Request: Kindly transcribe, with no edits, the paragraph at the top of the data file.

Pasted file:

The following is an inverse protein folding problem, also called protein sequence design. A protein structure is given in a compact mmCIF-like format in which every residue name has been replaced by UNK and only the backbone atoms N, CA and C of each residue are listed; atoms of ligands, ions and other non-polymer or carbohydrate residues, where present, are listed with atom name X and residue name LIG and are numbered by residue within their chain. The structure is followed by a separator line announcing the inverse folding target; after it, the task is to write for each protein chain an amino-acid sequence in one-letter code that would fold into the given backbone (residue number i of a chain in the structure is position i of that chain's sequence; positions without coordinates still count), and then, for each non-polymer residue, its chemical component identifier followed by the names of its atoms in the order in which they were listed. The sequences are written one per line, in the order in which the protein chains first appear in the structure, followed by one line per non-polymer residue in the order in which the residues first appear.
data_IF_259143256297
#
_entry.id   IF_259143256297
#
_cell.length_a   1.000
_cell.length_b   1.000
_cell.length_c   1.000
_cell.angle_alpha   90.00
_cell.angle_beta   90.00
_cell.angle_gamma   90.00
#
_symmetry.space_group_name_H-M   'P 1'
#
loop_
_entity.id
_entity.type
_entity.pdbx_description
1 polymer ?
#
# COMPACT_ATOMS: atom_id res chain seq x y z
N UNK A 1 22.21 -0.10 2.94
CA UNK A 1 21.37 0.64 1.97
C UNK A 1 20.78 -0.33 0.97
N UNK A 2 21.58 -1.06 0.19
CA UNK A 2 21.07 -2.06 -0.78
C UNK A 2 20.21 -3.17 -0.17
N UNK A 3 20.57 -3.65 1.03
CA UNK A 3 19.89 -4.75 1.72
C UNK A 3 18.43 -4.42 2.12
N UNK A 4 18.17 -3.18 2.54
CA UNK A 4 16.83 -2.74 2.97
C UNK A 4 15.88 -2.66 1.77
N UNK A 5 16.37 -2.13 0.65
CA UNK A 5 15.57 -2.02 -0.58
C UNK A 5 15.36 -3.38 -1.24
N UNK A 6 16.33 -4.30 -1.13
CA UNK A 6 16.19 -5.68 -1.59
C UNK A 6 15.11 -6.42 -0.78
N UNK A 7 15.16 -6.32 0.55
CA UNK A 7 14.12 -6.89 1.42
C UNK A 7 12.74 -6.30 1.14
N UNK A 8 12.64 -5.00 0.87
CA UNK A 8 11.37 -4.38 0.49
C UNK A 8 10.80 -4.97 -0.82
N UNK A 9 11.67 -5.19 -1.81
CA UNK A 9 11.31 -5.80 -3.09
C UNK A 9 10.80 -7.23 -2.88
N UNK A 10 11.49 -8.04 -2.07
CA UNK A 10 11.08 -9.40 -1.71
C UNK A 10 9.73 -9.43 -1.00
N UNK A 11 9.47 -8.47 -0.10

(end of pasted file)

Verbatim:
The following is an inverse protein folding problem, also called protein sequence design. A protein structure is given in a compact mmCIF-like format in which every residue name has been replaced by UNK and only the backbone atoms N, CA and C of each residue are listed; atoms of ligands, ions and other non-polymer or carbohydrate residues, where present, are listed with atom name X and residue name LIG and are numbered by residue within their chain. The structure is followed by a separator line announcing the inverse folding target; after it, the task is to write for each protein chain an amino-acid sequence in one-letter code that would fold into the given backbone (residue number i of a chain in the structure is position i of that chain's sequence; positions without coordinates still count), and then, for each non-polymer residue, its chemical component identifier followed by the names of its atoms in the order in which they were listed. The sequences are written one per line, in the order in which the protein chains first appear in the structure, followed by one line per non-polymer residue in the order in which the residues first appear.